+34 96 633 71 35

4 Apr 2012

Effects of single and two bouts of intense exercise in the same day on salivary iga and cortisol concentrations in non – atleth Effects of single and two bouts of intense exercise in the same day on salivary iga and cortisol concentrations in non – atleth

Posted By
The aim of this study was to observe the relationship between salivary immunoglobulin A (IgA) and cortisol concentrations in response to daily training load in Non – Atleth. 10 young female Non – athletes (age16± 2 years).

Autor(es): Talebi, Zohreh; Yazdanparastchaharmahali, Bahareh
Entidades(es): Islamic Azad University, varamini – pishva Branch, IRAN
Congreso: congreso de la asociación internacional de escuelas superiores de educación física (AIESEP)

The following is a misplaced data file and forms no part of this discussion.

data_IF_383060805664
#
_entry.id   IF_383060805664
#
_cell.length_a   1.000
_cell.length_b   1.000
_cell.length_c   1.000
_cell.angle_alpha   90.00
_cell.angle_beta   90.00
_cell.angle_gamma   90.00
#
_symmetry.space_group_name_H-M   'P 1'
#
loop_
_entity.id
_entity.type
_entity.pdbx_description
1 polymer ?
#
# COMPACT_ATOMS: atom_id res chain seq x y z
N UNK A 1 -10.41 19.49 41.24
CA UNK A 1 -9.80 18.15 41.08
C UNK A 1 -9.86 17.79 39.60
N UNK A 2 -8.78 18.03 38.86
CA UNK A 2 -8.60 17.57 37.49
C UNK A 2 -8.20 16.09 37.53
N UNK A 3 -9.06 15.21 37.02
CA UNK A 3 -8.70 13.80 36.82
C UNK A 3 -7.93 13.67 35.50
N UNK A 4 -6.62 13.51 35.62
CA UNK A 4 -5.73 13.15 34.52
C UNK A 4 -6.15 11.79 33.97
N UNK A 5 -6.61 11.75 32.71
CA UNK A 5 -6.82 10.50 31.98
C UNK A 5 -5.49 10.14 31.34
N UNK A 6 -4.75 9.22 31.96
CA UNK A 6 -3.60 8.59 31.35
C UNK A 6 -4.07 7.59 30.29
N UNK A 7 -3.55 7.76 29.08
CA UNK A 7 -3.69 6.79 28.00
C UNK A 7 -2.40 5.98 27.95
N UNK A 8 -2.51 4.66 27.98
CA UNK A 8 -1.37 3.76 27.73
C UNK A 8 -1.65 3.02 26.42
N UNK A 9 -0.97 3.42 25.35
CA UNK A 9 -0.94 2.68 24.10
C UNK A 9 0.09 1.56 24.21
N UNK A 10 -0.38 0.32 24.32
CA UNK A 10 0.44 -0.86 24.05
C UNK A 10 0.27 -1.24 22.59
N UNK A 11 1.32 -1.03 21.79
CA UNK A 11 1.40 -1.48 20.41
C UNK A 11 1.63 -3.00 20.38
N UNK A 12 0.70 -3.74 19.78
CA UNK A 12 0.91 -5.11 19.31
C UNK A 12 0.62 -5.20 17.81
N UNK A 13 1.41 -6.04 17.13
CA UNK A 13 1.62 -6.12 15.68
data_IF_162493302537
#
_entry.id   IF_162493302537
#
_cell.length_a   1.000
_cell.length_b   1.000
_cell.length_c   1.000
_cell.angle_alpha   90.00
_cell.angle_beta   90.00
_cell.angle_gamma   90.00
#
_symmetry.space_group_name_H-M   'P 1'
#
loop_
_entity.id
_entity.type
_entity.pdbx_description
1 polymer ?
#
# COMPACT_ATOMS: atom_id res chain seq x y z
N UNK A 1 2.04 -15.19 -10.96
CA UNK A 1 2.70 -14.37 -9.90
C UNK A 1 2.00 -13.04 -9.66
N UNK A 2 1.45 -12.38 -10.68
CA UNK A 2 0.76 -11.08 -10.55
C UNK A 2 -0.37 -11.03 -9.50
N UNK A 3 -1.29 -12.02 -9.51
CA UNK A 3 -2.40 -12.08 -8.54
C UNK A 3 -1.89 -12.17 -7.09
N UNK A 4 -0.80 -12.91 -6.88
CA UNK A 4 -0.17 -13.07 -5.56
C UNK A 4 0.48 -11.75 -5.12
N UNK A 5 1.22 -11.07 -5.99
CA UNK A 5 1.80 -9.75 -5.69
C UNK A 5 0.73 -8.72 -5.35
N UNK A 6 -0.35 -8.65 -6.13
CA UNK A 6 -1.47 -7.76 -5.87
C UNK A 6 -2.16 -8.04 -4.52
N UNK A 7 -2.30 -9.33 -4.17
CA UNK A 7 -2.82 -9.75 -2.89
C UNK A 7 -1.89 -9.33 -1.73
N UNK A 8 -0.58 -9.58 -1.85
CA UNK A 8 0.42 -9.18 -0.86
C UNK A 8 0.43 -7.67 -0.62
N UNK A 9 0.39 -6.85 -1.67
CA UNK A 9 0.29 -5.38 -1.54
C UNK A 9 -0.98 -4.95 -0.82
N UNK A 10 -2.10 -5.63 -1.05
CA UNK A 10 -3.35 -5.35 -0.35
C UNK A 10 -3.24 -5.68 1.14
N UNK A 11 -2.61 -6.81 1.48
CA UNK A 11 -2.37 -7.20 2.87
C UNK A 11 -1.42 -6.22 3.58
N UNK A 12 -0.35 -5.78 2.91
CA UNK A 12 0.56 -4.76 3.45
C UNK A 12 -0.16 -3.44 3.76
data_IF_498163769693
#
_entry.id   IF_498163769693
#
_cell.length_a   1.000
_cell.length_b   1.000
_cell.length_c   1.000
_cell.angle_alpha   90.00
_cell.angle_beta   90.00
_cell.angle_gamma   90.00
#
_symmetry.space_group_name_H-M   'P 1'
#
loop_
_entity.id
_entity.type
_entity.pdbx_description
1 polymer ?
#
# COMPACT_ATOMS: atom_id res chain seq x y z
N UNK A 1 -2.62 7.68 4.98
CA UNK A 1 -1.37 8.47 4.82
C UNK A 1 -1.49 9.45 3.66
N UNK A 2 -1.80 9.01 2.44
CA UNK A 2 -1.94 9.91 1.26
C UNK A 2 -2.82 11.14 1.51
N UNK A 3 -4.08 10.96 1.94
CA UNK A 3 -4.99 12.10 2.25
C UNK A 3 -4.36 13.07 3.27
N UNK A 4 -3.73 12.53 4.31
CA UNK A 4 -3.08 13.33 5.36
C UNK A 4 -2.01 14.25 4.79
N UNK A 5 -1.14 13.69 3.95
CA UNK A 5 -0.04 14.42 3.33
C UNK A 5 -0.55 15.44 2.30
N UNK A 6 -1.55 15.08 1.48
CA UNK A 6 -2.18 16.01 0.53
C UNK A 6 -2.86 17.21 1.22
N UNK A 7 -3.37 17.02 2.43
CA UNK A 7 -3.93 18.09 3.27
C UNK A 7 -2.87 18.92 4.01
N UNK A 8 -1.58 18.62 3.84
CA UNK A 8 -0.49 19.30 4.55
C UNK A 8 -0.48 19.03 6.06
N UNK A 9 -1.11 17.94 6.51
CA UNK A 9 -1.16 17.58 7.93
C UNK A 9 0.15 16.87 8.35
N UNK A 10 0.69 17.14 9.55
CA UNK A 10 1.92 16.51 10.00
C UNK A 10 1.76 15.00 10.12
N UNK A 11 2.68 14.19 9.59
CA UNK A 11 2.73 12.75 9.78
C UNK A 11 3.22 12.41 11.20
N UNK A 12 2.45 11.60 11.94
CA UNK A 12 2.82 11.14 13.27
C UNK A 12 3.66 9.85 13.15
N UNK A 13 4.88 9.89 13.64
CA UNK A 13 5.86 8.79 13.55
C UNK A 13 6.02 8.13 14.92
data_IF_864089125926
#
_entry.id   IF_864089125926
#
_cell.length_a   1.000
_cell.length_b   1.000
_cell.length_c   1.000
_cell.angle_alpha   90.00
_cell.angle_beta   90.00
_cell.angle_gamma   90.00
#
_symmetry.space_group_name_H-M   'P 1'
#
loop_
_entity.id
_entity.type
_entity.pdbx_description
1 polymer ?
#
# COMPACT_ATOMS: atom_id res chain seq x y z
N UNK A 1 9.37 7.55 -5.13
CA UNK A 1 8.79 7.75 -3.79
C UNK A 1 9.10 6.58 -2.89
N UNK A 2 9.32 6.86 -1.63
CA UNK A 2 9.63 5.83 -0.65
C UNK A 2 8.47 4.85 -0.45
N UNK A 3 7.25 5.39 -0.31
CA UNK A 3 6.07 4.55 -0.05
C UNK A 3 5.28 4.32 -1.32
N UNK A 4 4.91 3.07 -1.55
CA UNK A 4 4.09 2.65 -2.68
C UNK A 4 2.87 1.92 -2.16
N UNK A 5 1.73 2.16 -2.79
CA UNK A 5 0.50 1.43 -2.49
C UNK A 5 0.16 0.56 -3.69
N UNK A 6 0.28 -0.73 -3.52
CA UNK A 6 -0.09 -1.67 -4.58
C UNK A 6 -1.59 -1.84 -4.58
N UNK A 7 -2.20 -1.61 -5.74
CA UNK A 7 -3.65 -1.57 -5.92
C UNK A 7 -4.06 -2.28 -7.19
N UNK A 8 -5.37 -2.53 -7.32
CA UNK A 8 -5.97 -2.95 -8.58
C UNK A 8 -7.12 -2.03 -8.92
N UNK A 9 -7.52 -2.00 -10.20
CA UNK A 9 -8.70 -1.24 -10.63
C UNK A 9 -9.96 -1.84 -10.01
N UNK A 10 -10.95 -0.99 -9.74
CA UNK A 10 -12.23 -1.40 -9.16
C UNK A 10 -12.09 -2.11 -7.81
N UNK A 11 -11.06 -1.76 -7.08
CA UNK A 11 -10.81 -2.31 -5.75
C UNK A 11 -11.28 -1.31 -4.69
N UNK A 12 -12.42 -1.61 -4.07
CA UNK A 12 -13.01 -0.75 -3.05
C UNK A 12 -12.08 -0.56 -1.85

Úbeda A Coruña, 26-29 de Octubre de 2010
ISBN: 9788461499465
Palabras claves: IgA, cortisol, saliva,

Effects of single and two bouts of intense exercise in the same day on salivary iga and cortisol concentrations in non – atleth Effects of single and two bouts of intense exercise in the same day on salivary iga and cortisol concentrations in non – atleth


The aim of this study was to observe the relationship between salivary immunoglobulin A (IgA) and cortisol concentrations in response to daily training load in Non – Atleth. 10 young female Non – athletes (age16± 2 years, height162 ± 3.8 cm, weight 45 ± 5.3 kg) engaged in controlled training sessions performed either once per day and twice per day starting at 9:oo a.m. and from 6 p.m. Samples of 5 ml of unstimulated saliva collected pre-exercise, immediately after exercise and 2 hr following exercise session were taken for measurement of salivary IgA and cortisol.